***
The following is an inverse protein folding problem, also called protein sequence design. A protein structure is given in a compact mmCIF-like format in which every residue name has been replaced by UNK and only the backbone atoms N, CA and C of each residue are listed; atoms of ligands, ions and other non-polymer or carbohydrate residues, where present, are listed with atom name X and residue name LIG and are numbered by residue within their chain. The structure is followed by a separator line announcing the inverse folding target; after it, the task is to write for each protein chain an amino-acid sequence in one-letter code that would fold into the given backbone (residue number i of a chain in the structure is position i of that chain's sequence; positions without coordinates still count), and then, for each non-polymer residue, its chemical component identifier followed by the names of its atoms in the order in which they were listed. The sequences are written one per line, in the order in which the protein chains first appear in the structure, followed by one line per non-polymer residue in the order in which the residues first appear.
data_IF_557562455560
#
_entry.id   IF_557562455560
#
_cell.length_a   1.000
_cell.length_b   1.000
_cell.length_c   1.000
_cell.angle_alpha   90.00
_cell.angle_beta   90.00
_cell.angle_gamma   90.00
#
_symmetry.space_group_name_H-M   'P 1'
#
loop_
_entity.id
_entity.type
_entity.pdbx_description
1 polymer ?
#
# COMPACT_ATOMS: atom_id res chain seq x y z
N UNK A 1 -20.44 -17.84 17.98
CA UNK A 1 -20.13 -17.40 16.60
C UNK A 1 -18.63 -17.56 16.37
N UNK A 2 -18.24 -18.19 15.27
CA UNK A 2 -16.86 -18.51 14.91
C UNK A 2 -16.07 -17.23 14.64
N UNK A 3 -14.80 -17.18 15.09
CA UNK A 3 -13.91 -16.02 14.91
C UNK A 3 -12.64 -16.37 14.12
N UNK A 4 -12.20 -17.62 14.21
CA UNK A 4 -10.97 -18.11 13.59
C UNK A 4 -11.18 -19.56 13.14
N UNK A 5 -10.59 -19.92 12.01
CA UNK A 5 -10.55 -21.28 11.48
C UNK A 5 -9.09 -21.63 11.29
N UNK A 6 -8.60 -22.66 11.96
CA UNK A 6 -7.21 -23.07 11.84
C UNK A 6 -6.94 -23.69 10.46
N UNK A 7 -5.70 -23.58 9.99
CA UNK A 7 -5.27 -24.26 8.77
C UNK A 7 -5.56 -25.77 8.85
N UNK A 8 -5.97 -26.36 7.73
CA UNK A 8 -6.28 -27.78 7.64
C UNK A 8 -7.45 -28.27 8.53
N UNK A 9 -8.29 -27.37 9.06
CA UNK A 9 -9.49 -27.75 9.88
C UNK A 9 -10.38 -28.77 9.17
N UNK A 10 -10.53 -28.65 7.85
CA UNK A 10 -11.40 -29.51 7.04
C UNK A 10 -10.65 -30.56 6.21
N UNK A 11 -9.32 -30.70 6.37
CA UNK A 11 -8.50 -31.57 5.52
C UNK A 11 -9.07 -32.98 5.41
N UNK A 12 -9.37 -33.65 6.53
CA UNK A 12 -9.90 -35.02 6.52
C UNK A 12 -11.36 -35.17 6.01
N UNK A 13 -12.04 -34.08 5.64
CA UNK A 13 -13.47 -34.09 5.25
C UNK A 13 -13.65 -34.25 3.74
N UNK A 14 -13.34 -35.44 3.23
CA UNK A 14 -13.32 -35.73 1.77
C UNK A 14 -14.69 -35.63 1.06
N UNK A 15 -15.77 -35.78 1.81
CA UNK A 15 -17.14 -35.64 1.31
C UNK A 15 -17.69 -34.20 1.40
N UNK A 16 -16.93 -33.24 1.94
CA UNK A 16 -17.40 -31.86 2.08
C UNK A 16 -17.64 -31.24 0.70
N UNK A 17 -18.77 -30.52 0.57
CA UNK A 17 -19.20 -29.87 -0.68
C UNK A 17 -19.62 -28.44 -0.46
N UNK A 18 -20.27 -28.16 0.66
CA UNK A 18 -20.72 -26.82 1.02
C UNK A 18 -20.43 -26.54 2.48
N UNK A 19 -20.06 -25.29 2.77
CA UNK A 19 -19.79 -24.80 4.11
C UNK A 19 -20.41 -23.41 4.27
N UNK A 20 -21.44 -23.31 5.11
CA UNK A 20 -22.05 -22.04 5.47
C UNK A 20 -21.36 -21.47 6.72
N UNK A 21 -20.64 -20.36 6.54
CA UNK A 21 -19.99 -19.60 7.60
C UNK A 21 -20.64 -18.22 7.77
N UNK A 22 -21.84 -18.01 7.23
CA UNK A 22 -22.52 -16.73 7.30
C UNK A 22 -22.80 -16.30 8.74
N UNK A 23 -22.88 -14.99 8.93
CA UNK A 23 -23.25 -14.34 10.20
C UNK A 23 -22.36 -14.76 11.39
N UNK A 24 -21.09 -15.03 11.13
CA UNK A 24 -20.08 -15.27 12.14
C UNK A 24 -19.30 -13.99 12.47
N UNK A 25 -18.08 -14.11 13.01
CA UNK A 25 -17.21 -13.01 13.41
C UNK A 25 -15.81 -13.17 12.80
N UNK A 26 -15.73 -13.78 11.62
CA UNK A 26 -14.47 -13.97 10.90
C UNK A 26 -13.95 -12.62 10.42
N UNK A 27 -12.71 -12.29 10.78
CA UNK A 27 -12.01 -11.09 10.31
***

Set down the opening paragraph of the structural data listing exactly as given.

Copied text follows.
The following is an inverse protein folding problem, also called protein sequence design. A protein structure is given in a compact mmCIF-like format in which every residue name has been replaced by UNK and only the backbone atoms N, CA and C of each residue are listed; atoms of ligands, ions and other non-polymer or carbohydrate residues, where present, are listed with atom name X and residue name LIG and are numbered by residue within their chain. The structure is followed by a separator line announcing the inverse folding target; after it, the task is to write for each protein chain an amino-acid sequence in one-letter code that would fold into the given backbone (residue number i of a chain in the structure is position i of that chain's sequence; positions without coordinates still count), and then, for each non-polymer residue, its chemical component identifier followed by the names of its atoms in the order in which they were listed. The sequences are written one per line, in the order in which the protein chains first appear in the structure, followed by one line per non-polymer residue in the order in which the residues first appear.